It seems strange that such a celebrated composer as Alexander Borodin actually spent much of his life as a distinguished research chemist. While working as a professor in Chemistry at the University of St Petersburg in 1862, Borodin met pivotal composer Mily Balakirev, who encouraged him to explore the musical world, and began to tutor him in harmony and counterpoint. The rest, as they say, is history.
The First Symphony is notable for the rhythmic interest of the first movement and the lively second movement, which shows the influence of Mendelssohn, with the third movement full of heartfelt romanticism– a fitting contrast to the resplendent final movement. The work is followed by In the Steppes of Central Asia, a symphonic poem dedicated to Franz Liszt and in which Russian and Asiatic folk-tunes are combined with other techniques to create a utopian image of the Russian landscape. Then comes the iconic Symphony No.2, regarded by many as the pinnacle of Borodin’s symphonic achievement. Completing the line-up is the Symphony No.3 in A minor – a work that remained unfinished at the time of Borodin’s death but was later completed by the young prodigy Alexander Glazunov, who perfectly captured the older composer’s style.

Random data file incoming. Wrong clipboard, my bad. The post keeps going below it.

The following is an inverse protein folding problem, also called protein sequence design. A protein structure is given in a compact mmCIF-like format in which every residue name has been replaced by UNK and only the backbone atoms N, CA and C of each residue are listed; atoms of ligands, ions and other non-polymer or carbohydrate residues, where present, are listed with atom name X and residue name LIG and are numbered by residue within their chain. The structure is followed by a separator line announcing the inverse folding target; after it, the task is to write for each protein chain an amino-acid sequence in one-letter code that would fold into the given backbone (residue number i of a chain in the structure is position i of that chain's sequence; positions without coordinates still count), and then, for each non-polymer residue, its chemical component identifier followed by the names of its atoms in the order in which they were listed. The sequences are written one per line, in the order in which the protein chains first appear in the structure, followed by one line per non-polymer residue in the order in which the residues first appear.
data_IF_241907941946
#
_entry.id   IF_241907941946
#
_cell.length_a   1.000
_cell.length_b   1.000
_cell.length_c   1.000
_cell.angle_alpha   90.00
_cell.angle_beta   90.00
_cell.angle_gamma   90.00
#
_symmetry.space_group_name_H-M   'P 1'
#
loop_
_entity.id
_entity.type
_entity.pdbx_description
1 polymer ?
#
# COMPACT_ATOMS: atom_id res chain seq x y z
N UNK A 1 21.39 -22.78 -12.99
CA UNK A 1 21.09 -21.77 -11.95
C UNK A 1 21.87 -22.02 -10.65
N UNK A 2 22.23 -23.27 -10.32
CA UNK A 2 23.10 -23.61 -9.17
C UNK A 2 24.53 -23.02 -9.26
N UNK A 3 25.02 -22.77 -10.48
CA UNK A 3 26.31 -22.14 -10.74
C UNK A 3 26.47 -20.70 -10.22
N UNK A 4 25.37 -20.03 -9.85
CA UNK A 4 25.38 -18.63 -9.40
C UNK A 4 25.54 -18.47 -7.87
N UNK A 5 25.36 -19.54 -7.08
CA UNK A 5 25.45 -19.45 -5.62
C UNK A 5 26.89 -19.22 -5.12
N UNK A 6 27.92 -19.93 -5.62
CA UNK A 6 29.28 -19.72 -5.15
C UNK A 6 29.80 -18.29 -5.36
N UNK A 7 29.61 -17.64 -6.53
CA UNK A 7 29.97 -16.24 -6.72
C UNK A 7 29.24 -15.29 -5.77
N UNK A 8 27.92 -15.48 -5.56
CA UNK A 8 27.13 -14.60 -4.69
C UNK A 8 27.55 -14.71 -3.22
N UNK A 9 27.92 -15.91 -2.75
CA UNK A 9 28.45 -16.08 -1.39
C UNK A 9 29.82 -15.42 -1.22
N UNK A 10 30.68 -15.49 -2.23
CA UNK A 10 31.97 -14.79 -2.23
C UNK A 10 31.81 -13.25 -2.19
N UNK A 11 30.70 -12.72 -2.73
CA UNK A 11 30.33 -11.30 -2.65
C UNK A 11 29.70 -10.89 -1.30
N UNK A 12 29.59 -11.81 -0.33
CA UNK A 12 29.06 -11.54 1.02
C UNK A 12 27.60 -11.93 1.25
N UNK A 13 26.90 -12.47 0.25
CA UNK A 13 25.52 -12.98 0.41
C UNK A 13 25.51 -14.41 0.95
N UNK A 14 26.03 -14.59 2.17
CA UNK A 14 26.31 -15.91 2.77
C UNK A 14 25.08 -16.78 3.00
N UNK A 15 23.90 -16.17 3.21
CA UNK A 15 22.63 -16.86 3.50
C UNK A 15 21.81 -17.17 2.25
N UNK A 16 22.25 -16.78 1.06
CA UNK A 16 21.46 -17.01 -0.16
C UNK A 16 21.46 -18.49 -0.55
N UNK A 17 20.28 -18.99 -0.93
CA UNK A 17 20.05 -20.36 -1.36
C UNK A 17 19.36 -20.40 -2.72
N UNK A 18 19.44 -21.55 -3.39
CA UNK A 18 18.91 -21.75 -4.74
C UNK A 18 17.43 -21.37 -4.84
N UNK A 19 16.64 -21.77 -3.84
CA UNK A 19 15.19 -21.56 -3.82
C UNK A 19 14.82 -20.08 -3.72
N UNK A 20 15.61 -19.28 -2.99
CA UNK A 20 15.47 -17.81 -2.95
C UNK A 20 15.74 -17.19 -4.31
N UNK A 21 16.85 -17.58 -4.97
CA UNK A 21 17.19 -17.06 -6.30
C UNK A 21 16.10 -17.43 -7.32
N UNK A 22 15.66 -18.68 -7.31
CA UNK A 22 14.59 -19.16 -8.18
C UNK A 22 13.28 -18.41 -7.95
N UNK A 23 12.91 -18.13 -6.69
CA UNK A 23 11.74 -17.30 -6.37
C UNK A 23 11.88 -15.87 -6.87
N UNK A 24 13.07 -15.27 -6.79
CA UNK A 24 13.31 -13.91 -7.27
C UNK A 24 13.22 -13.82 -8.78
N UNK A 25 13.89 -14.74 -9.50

The Symphonies are performed by the Symphony Orchestra of the Bolshoi Theatre, conducted by Mark Ermler, while In the Steppes of Central Asia is played by Armenian Philharmonic Orchestra, under the baton of Loris Tjeknavorian.
- Recorded 1994, 1996 & 2000.
- The symphonies of Alexander Borodin, the chemist/”amateur”-composer, have a distinct Russian character, in the refined orchestral textures in the Mendelssohn/Schumann tradition, infused with folkloristic elements and a general feel of the melancholy of Russian landscapes.
- Excellent performances by the elite orchestra of the Bolshoi, conducted by Mark Ermler, a specialist in Russian repertoire.
- Contains extensive notes on the composer and music.